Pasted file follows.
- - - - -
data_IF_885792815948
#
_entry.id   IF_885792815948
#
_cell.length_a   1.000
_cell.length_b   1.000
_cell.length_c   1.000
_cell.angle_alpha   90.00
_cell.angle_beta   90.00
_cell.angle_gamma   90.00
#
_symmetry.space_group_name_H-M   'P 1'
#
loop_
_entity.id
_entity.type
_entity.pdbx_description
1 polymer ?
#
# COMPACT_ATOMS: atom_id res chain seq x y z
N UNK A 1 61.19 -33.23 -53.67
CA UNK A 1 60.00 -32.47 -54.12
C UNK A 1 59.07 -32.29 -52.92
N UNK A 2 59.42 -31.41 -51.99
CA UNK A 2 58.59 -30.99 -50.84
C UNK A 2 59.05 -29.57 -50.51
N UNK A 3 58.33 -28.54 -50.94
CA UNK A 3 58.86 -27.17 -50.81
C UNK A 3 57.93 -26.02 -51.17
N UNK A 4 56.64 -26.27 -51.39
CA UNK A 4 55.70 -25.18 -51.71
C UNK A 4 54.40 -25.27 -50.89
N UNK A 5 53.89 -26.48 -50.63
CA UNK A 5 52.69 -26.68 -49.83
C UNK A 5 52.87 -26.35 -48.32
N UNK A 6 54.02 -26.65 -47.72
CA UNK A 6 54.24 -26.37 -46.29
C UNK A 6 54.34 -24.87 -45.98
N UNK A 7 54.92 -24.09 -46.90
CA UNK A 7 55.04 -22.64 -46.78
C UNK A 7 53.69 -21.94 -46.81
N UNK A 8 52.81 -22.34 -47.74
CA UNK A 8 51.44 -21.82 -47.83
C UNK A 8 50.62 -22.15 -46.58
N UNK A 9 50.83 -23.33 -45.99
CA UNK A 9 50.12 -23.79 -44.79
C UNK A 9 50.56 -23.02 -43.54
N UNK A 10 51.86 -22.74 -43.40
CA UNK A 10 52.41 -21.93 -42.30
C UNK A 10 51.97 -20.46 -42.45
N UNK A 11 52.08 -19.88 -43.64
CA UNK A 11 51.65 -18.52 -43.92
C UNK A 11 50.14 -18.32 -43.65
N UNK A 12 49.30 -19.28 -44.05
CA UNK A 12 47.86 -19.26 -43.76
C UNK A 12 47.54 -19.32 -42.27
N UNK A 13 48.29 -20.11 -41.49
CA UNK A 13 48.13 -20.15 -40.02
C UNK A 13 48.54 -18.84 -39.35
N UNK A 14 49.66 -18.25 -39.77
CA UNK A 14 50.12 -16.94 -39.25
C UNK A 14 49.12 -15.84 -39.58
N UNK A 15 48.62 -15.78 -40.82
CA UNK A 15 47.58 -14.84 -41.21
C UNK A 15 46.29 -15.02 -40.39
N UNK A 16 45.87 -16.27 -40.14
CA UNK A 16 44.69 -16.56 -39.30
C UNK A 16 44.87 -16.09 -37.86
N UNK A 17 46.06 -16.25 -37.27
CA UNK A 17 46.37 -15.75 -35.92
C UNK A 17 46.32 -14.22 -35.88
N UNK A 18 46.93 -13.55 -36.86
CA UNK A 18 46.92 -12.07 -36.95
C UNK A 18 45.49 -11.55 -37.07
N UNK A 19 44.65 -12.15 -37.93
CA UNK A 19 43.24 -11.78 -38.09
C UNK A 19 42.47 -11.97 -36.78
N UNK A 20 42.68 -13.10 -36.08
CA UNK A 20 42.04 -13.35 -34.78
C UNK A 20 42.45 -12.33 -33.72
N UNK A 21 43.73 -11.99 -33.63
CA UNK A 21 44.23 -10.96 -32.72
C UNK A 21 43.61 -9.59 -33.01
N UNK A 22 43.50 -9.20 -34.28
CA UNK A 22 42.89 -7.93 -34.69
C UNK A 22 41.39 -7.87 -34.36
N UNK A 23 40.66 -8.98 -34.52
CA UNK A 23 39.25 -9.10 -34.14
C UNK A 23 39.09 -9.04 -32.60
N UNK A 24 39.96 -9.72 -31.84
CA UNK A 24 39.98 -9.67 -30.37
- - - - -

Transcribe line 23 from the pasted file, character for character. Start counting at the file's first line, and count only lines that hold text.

C UNK A 1 59.07 -32.29 -52.92